Part of the series The Problem
Written by Léo Gaumont, published on 2016-02-29.
School is a giant, multibillion dollar industry that works well for everyone involved, except perhaps, students and good teachers.
We are generally all ignorant of what is actually happening around us. This ignorance can either be perpetuated and capitalized upon or fixed to empower the masses. It is time to enlighten home educators who have generally been kept in the dark respecting what is occurring within their community. (Ephesians 4: 11-16)
Bible Reference: Matt 6:24
Last week, I shared a greatly summarized story of my experience within the school system. Bear in mind that the story involves nearly every kind of school available in Saskatchewan and Alberta. There are likely not many people who have been “privileged” to have seen the inside of as many schools as I have. One can say that I got to see quite a few schools because I was substituting for some time in both provinces, but I prefer to say that God orchestrated things as per the aforementioned prayer. You see, I did not want to teach, in spite of being gifted as a teacher. Most would understand that the last thing the enemy wants from anyone is to have them working in keeping with their God-given strengths, gifts and talents and so he discouraged my being a teacher. In any case, I wanted to be sure that I did not want to be a teacher, so I asked to experience everything in education before I quit. Nuts! Like many a prayer request, I had not really thought this one through. Even though I have indeed experienced a great many things in education, it appears as though I am still a bit short of “everything” and so I am still here! Oh well? What else could I do but serve God here after all this “training”!? Back to our topic.
Even though I cannot say I have clear evidence of such from every school I attended, for some were only for a day or two, I can say that as soon as I “cracked” the political structure of any school, the most prevalent characteristic that surfaced was usually dishonesty. Even schools purporting to be “religious” seemed to be very “resourceful” when it came to rhetoric and the collecting and distribution of money. I came to the conclusion that since government is not usually seen as a model of integrity, schools, generally must have believed it was acceptable to follow the example. Time and space prohibits me from getting into great detail so let’s look at something that generally applies to most schools. Before I begin, I want to say that what I am saying are generalities and cannot be universally applied to every school, although I can not really think of an exception from my experience.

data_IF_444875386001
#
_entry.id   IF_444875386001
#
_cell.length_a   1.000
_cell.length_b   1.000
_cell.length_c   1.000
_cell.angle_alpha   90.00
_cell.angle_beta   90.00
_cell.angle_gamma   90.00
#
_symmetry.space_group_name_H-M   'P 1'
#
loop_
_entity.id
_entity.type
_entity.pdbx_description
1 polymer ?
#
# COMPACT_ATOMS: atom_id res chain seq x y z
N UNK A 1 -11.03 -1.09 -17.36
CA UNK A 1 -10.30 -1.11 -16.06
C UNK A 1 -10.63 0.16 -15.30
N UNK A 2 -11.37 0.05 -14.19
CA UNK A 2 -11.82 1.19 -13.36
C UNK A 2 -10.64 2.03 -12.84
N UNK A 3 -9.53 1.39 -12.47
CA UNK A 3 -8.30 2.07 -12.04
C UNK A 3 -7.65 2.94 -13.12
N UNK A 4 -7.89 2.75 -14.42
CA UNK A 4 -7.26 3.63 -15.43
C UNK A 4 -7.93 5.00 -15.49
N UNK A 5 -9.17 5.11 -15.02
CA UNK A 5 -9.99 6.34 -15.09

The dishonesty begins when schools promise all kinds of things to parents, and on marquees or billboards. These are nothing more than marketing ploys to attract as much money, er… students as possible. Funding is based on the number of students, so the more students registered with the school, the more money it gets. In spite of all the rhetoric on this and that regarding students, students are really just $tudents!
This means two things. The first, is that everything possible must be done to make sure that school is viewed as the normal thing to do and to discourage, at all cost, any deviation from this mindset. The further one’s education is from public school, the greater the threat to the system. Therefore, home education should be discouraged as much as possible with misleading and/or ridiculous statements.
The second thing to observe is that it really doesn’t matter how the program is delivered, the funding follows the student. As a consequence, schools, be they public, separate or private, are offering variations of public programming to “help” er… appeal to as many $tudents as possible. We have online, distance learning, blended programming, fully aligned and seemingly no end of counterfeit varieties of these things, all with the goal of attracting as many $tudents as possible. Little thought is given to whether or not these offerings are of any benefit to the student, as long as they are “cashable”. No doubt the majority of schools providing such “opportunities” for “education” are public or separate schools, but private schools, taking their example from the “big boys” find some of these offerings just as lucrative in attracting $tudents.
So there you have it. As a student, so long ago, I found myself without value other than the fact that I had a number. I may not have realized it then, but having that number had value for someone else. I really wanted to change all that as a teacher, but the system was too well entrenched. The fact that even schools purporting to be “Christian”, $ee $tudents as a $ubstantial a$$et to their being, doesn’t make them any less guilty. What a crying shame. Tick them all off and bring those children home where they belong.